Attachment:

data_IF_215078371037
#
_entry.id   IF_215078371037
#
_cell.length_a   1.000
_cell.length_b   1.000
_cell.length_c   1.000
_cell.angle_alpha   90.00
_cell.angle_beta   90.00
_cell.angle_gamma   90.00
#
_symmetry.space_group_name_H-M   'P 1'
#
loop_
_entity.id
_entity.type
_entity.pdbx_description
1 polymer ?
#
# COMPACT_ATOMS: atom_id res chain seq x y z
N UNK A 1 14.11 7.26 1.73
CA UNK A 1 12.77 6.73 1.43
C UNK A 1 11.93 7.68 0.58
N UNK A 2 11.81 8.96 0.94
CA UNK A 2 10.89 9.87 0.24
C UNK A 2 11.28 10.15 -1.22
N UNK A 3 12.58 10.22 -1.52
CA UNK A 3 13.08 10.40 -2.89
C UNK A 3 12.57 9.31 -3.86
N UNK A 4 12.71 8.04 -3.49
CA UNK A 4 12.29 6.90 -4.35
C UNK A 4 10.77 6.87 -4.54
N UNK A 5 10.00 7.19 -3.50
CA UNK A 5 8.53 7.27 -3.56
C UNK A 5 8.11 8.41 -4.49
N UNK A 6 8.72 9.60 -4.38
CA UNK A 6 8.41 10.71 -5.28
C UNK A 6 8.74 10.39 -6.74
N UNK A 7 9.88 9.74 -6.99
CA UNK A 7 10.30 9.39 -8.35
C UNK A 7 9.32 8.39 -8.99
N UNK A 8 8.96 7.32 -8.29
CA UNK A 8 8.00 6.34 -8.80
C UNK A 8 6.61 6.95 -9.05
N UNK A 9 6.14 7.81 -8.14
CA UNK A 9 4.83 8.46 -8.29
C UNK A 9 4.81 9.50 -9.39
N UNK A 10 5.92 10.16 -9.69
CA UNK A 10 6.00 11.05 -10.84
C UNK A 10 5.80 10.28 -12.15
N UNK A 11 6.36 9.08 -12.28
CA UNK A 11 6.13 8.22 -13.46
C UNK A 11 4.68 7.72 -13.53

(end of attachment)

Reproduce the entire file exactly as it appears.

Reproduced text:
data_IF_215078371037
#
_entry.id   IF_215078371037
#
_cell.length_a   1.000
_cell.length_b   1.000
_cell.length_c   1.000
_cell.angle_alpha   90.00
_cell.angle_beta   90.00
_cell.angle_gamma   90.00
#
_symmetry.space_group_name_H-M   'P 1'
#
loop_
_entity.id
_entity.type
_entity.pdbx_description
1 polymer ?
#
# COMPACT_ATOMS: atom_id res chain seq x y z
N UNK A 1 14.11 7.26 1.73
CA UNK A 1 12.77 6.73 1.43
C UNK A 1 11.93 7.68 0.58
N UNK A 2 11.81 8.96 0.94
CA UNK A 2 10.89 9.87 0.24
C UNK A 2 11.28 10.15 -1.22
N UNK A 3 12.58 10.22 -1.52
CA UNK A 3 13.08 10.40 -2.89
C UNK A 3 12.57 9.31 -3.86
N UNK A 4 12.71 8.04 -3.49
CA UNK A 4 12.29 6.90 -4.35
C UNK A 4 10.77 6.87 -4.54
N UNK A 5 10.00 7.19 -3.50
CA UNK A 5 8.53 7.27 -3.56
C UNK A 5 8.11 8.41 -4.49
N UNK A 6 8.72 9.60 -4.38
CA UNK A 6 8.41 10.71 -5.28
C UNK A 6 8.74 10.39 -6.74
N UNK A 7 9.88 9.74 -6.99
CA UNK A 7 10.30 9.39 -8.35
C UNK A 7 9.32 8.39 -8.99
N UNK A 8 8.96 7.32 -8.29
CA UNK A 8 8.00 6.34 -8.80
C UNK A 8 6.61 6.95 -9.05
N UNK A 9 6.14 7.81 -8.14
CA UNK A 9 4.83 8.46 -8.29
C UNK A 9 4.81 9.50 -9.39
N UNK A 10 5.92 10.16 -9.69
CA UNK A 10 6.00 11.05 -10.84
C UNK A 10 5.80 10.28 -12.15
N UNK A 11 6.36 9.08 -12.28
CA UNK A 11 6.13 8.22 -13.46
C UNK A 11 4.68 7.72 -13.53